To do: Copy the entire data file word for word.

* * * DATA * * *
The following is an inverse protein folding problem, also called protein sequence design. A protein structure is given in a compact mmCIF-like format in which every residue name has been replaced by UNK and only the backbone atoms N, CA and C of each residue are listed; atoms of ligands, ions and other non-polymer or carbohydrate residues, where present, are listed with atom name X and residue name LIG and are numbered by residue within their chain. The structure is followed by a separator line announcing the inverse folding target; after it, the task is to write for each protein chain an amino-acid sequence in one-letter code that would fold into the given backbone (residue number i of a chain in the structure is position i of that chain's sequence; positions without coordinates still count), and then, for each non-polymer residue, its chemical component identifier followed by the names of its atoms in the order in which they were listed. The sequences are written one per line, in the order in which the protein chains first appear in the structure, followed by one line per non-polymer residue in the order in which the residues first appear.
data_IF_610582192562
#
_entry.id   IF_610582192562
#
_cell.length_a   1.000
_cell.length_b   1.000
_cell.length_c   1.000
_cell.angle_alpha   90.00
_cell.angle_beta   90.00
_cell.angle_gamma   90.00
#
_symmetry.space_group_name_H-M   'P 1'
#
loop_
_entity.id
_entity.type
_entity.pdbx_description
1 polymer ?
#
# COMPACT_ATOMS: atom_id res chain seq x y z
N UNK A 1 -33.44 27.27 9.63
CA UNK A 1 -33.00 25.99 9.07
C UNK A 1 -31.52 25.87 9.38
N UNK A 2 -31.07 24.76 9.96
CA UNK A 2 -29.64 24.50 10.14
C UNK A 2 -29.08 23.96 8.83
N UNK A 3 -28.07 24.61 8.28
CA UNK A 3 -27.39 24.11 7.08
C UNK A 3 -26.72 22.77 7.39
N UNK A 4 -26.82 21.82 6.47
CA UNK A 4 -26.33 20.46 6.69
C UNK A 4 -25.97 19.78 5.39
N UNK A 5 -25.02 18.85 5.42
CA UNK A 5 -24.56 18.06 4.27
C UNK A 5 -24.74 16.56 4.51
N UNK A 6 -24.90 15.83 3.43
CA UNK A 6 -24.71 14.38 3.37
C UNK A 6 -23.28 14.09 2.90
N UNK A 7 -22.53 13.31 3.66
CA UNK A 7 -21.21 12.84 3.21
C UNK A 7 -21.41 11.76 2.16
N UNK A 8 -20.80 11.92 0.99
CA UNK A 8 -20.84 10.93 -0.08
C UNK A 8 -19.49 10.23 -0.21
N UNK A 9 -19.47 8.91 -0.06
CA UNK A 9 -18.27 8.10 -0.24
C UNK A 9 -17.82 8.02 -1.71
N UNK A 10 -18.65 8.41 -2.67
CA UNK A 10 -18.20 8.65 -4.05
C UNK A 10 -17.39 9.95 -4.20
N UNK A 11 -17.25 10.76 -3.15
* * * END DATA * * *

The following is an inverse protein folding problem, also called protein sequence design. A protein structure is given in a compact mmCIF-like format in which every residue name has been replaced by UNK and only the backbone atoms N, CA and C of each residue are listed; atoms of ligands, ions and other non-polymer or carbohydrate residues, where present, are listed with atom name X and residue name LIG and are numbered by residue within their chain. The structure is followed by a separator line announcing the inverse folding target; after it, the task is to write for each protein chain an amino-acid sequence in one-letter code that would fold into the given backbone (residue number i of a chain in the structure is position i of that chain's sequence; positions without coordinates still count), and then, for each non-polymer residue, its chemical component identifier followed by the names of its atoms in the order in which they were listed. The sequences are written one per line, in the order in which the protein chains first appear in the structure, followed by one line per non-polymer residue in the order in which the residues first appear.
data_IF_610582192562
#
_entry.id   IF_610582192562
#
_cell.length_a   1.000
_cell.length_b   1.000
_cell.length_c   1.000
_cell.angle_alpha   90.00
_cell.angle_beta   90.00
_cell.angle_gamma   90.00
#
_symmetry.space_group_name_H-M   'P 1'
#
loop_
_entity.id
_entity.type
_entity.pdbx_description
1 polymer ?
#
# COMPACT_ATOMS: atom_id res chain seq x y z
N UNK A 1 -33.44 27.27 9.63
CA UNK A 1 -33.00 25.99 9.07
C UNK A 1 -31.52 25.87 9.38
N UNK A 2 -31.07 24.76 9.96
CA UNK A 2 -29.64 24.50 10.14
C UNK A 2 -29.08 23.96 8.83
N UNK A 3 -28.07 24.61 8.28
CA UNK A 3 -27.39 24.11 7.08
C UNK A 3 -26.72 22.77 7.39
N UNK A 4 -26.82 21.82 6.47
CA UNK A 4 -26.33 20.46 6.69
C UNK A 4 -25.97 19.78 5.39
N UNK A 5 -25.02 18.85 5.42
CA UNK A 5 -24.56 18.06 4.27
C UNK A 5 -24.74 16.56 4.51
N UNK A 6 -24.90 15.83 3.43
CA UNK A 6 -24.71 14.38 3.37
C UNK A 6 -23.28 14.09 2.90
N UNK A 7 -22.53 13.31 3.66
CA UNK A 7 -21.21 12.84 3.21
C UNK A 7 -21.41 11.76 2.16
N UNK A 8 -20.80 11.92 0.99
CA UNK A 8 -20.84 10.93 -0.08
C UNK A 8 -19.49 10.23 -0.21
N UNK A 9 -19.47 8.91 -0.06
CA UNK A 9 -18.27 8.10 -0.24
C UNK A 9 -17.82 8.02 -1.71
N UNK A 10 -18.65 8.41 -2.67
CA UNK A 10 -18.20 8.65 -4.05
C UNK A 10 -17.39 9.95 -4.20
N UNK A 11 -17.25 10.76 -3.15